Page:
Don’t expect the details of this CFS temperature forecast to be exactly right. I follow these forecasts from week to week and month to month and they are not necessarily consistent. Moreover, l look at a number of other models including the European ECMWF.  Based on my experience of interpreting the model results integrated with my experience in tracking the impacts of ocean heat on weather, the displacement of cold air forecast towards north America by the CFS model for this coming February has enhanced odds (over normal) of happening.

The latest model run on the 12th of September shows the polar vortex disruption beginning in January with the intrusion of cold air into north America peaking in February, but much can happen between now and then to change the forecast. Expect the weather to get weird.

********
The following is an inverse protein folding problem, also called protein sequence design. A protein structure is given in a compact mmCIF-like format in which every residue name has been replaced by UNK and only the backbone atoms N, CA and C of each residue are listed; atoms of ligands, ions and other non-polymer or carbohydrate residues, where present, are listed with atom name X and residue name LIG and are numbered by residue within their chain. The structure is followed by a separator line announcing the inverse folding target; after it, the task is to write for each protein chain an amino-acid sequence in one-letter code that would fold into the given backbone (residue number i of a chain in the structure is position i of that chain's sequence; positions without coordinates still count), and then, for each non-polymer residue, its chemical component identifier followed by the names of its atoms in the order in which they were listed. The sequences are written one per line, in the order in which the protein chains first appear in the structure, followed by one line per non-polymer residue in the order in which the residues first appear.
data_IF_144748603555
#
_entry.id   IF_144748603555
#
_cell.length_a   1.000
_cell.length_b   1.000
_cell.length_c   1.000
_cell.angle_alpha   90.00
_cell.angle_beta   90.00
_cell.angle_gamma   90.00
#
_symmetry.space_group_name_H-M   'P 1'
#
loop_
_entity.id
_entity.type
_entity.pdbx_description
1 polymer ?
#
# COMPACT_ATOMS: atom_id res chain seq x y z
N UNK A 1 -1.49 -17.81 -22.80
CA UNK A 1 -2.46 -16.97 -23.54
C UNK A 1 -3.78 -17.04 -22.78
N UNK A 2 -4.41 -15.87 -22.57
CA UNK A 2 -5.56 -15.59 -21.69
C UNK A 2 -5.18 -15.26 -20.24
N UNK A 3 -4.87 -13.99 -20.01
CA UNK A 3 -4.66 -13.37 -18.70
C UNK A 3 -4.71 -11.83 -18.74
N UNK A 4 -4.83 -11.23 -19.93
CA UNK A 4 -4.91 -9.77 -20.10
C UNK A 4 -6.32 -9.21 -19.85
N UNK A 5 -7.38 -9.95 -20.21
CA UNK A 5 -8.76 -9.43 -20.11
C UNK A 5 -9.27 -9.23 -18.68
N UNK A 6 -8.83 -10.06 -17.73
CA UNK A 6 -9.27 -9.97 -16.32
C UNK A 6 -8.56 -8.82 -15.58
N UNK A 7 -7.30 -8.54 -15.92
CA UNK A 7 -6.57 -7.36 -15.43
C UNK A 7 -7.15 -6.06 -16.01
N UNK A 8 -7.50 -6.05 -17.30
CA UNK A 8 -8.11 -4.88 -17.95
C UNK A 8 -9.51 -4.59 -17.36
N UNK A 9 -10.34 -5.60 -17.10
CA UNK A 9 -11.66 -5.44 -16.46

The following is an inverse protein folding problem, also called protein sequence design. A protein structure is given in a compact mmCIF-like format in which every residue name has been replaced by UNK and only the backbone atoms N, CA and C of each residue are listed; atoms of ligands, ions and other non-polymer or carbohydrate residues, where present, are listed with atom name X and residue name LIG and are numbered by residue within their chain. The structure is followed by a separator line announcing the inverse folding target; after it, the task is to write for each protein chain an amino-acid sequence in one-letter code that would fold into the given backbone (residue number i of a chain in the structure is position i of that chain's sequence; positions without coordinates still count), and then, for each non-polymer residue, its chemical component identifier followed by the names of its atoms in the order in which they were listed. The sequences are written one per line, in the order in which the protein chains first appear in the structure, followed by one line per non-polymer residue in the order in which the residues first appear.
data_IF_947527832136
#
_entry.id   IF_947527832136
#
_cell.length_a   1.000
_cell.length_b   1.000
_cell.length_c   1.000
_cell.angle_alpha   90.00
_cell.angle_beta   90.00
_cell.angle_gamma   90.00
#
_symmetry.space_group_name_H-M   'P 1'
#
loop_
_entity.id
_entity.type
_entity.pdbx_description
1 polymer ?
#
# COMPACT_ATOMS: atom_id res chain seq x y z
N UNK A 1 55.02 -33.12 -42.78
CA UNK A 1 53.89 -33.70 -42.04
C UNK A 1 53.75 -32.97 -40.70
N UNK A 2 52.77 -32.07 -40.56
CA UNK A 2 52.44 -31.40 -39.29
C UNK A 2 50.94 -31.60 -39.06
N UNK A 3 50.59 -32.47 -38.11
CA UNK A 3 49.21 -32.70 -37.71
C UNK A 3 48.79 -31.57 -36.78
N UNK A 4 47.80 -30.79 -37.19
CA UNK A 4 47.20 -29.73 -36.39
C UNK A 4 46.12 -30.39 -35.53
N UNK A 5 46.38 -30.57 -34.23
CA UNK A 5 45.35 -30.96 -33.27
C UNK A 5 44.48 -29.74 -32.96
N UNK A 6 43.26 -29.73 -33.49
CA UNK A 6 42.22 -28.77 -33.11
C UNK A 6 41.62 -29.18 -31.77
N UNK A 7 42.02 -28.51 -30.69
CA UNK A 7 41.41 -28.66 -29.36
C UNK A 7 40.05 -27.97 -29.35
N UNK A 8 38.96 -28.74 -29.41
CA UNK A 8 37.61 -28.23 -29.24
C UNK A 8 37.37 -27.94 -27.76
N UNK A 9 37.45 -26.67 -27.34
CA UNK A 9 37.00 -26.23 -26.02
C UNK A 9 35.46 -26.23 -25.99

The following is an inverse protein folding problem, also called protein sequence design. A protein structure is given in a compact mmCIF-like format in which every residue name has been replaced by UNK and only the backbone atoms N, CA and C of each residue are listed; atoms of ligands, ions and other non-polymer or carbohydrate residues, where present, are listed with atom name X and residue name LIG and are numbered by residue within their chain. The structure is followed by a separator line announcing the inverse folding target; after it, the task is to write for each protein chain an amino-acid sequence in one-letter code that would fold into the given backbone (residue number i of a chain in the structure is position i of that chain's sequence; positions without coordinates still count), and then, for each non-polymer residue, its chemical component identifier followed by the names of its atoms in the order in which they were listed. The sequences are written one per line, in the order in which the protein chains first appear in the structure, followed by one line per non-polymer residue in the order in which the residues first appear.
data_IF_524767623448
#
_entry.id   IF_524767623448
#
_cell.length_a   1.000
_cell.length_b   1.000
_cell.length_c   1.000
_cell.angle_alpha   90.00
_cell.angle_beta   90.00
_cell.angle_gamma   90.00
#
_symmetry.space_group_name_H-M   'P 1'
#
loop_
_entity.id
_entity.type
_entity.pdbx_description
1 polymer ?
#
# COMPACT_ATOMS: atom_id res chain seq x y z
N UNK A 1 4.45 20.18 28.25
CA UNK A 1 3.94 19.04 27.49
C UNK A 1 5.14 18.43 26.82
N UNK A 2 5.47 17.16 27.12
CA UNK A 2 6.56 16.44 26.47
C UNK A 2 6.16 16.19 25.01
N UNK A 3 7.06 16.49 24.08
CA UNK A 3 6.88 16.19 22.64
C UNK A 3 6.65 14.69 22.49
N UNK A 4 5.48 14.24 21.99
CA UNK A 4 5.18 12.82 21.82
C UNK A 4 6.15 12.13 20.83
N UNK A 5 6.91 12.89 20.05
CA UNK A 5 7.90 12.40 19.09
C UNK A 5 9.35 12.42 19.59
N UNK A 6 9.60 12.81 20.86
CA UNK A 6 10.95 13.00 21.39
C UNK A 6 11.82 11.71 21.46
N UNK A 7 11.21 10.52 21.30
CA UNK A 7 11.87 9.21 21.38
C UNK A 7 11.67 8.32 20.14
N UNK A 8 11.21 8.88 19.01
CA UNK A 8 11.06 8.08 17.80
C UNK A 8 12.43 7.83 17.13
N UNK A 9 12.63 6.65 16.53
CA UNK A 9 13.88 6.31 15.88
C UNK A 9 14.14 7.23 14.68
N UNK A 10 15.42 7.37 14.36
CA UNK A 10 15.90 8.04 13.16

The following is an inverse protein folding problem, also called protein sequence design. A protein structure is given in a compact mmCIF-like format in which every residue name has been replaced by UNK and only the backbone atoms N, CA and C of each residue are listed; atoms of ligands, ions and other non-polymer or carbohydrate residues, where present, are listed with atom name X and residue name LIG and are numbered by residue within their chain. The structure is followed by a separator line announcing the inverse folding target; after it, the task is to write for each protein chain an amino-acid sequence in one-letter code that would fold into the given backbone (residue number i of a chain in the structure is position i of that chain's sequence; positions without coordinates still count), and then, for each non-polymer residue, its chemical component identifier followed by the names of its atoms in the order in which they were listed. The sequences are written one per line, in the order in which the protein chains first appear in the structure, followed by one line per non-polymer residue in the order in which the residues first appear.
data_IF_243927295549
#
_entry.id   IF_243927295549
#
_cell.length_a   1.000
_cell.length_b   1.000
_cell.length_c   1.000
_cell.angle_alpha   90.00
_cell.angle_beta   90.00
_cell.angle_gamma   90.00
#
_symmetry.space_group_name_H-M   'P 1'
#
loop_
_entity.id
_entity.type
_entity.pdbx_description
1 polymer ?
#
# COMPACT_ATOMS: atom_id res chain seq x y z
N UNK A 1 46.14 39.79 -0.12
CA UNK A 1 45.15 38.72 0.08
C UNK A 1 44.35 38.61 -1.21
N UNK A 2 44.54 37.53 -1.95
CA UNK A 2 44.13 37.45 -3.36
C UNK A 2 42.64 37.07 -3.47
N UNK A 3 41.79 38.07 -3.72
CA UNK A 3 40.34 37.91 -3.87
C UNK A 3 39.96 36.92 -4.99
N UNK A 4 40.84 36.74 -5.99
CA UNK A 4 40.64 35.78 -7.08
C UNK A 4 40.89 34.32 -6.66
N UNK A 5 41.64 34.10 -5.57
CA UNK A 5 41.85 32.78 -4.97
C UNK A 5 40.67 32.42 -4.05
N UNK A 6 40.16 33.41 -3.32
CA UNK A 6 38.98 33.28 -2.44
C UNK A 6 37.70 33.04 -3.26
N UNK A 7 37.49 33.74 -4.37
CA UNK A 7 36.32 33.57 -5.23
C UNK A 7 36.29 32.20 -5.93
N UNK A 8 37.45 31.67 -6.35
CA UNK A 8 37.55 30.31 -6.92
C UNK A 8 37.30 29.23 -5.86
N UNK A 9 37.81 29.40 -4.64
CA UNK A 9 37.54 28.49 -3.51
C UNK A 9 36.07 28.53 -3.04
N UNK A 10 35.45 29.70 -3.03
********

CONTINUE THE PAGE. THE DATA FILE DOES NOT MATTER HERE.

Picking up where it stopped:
The American GFS model forecasts polar vortex disruption in both the stratosphere and the troposphere (shown here) to begin in January 2022.
The American GFS model forecasts polar vortex disruption in both the stratosphere and the troposphere (shown here) to begin in January 2022.

The writers in Climate Brief work to keep the Daily Kos community informed and engaged with breaking news about the climate crisis around the world while providing inspiring stories of environmental heroes, opportunities for direct engagement, and perspectives on the intersection of climate activism with spirituality, politics, and the arts.